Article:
The same goes for the changing nature of his self-imposed mission. I think I can summarize it: realizing that “scum and criminals” are often just people, and that just people, not socially coded as such at all, are often vile assholes. You can’t use legalistic designations to determine your targets when you’re on a moral crusade – even more so, a moral crusade that you really want to impact people’s ethics and social policy. (The early Badger had touched on this, all too briefly.) It’s not artistically easy: Gerber is writing hard against what the Tropes guys call misaimed fandom.

The series also raises an important question that doesn’t get enough play in the supers comics: can you make your normal life better via succeeding at things via your super-life? It’s very different from the usual track of realizing that “my normal life is over and gone.” (It also ties into some of my protagonists in Xaos Comics, whose normal lives are exactly the way they want because of their supervillainous activities.)

Here’s my thing, the big thing, the one thing I want to get out here that’s inspired from this series, and with any luck, something Steve can get bent excited about. It’s in this line:

There was a time when people — Americans, especially — used to root for the underdog. That’s changed.

“There was a time …” no there wasn’t. There was a movie you saw, with actors in period costume, with people who did that. There’s a false past at work here. Gerhardt – and I submit, accurately as far as default reader values are concerned – is seeking a dream world and validating it via confectionary past-revisionism.

The underdog wins through the exertion of effort, which makes him, by current standards, not a “winner” but a sucker. The “winner” is someone who never has to try.

I think that’s always been the widely-held view, always celebrated as the case, and always trumpeted whenever coyly claiming otherwise is not needed. It’s the philosophy of feudal lordship, of management, of wealth past a certain point (specifically, when you shift from being in debt from controlling the debt of others), and of pretty much the past century of the United States. Movies aside, social mobility in this country has always been the direct result of infrastructure, like the G.I. Bill and similar things, or vagaries of geography/access as when a given area becomes a good arrival point for a given origin of immigration. The notion that there indeed existed a widespread, default value system of “anyone can put in effort and they’ll win” is one of those wave-front beliefs: currently people think it was in the 80s, people in the 80s thought it was in the 50s, people in the 50s thought it was in the 20s …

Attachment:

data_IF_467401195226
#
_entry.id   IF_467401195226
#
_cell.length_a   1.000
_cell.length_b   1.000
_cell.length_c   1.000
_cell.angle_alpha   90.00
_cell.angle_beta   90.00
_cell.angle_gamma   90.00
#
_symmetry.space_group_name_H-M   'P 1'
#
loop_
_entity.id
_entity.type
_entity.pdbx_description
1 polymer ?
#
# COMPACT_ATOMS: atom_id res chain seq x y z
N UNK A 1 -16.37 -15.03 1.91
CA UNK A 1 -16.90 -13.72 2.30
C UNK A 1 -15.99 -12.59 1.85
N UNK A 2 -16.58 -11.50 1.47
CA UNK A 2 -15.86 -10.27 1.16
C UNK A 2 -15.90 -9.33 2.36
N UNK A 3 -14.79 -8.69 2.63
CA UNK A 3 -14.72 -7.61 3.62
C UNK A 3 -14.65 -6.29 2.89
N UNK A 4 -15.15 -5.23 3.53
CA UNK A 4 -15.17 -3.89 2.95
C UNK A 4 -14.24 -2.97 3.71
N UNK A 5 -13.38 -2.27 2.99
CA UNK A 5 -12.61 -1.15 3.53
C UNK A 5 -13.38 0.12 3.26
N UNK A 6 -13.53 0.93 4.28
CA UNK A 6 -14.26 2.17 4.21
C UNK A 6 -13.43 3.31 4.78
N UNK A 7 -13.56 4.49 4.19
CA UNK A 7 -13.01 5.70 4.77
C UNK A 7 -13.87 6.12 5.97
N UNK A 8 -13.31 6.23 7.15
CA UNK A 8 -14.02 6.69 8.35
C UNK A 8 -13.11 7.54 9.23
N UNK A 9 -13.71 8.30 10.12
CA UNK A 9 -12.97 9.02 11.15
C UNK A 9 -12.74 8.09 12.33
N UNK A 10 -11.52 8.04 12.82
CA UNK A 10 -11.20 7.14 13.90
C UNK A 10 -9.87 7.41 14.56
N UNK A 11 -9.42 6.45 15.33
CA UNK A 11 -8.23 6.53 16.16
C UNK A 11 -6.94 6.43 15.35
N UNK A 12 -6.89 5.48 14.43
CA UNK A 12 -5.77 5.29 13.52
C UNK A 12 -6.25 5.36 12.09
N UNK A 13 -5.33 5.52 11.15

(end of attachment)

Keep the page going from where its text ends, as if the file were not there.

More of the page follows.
The vigilante hero’s belief in the idyllic past is profoundly romantic. All the “realistic” trappings, the one who “knows what must be done,” the idea that the brightly-colored heroes are idealistic saps whereas I am the “one who stares in the abyss,” that is such horse shit. In that single phrase, “There was a time when,” is an enormous component of the vigilante’s role in comics. Therefore the issue of murderous violence – and the Foolkiller is right out there in front thereof – is thrown into quite a different light.


I don’t disagree for a minute with your point that “nostalgic longing for a better past” is based on an at best misguided view of that past, and isn’t a particularly accurate source of motivation for one’s activities (vigilante or otherwise). Nor do I think this is an especially American trait. I imagine that people in almost every place and time have lovingly remembered earlier, easier days — even if the easiness comes from the simple fact that they were kids and didn’t see all the hardness life back then had to offer. (And even the most reactionary recollectors of the past don’t want it all to come back. I don’t see anyone yearning for a return to the rate of infectious disease we had a hundred or even fifty years ago, for example.)

But while Gerhardt may view the past through rose-colored mask lenses, ultimately I don’t think that he (or any of the other vigilantes we’ve discussed) is motivated by any idea of “returning” to or “restoring” that idealized former time. Fondness for that time may be a conscious or subconscious component of a vigilante’s personality but none of them are foolish enough to think they can change the world that way. Their goals, as I see them anyway, are simpler. Gerhardt wants to put an end to what he defines as “foolishness,” thereby achieving two goals that will lead to a better society: diminishing conduct he believes has a negative impact on society; and encouraging people to think beyond themselves and their personal needs. Batman wants to protect the people of Gotham City from suffering the harms caused by crime. The Punisher wants the same thing as Batman, but is willing to use lethal force to achieve his aims. And so on. While they’re all idealists, each in his own way, none of them expect to put today’s genie back in the bottle of 1953.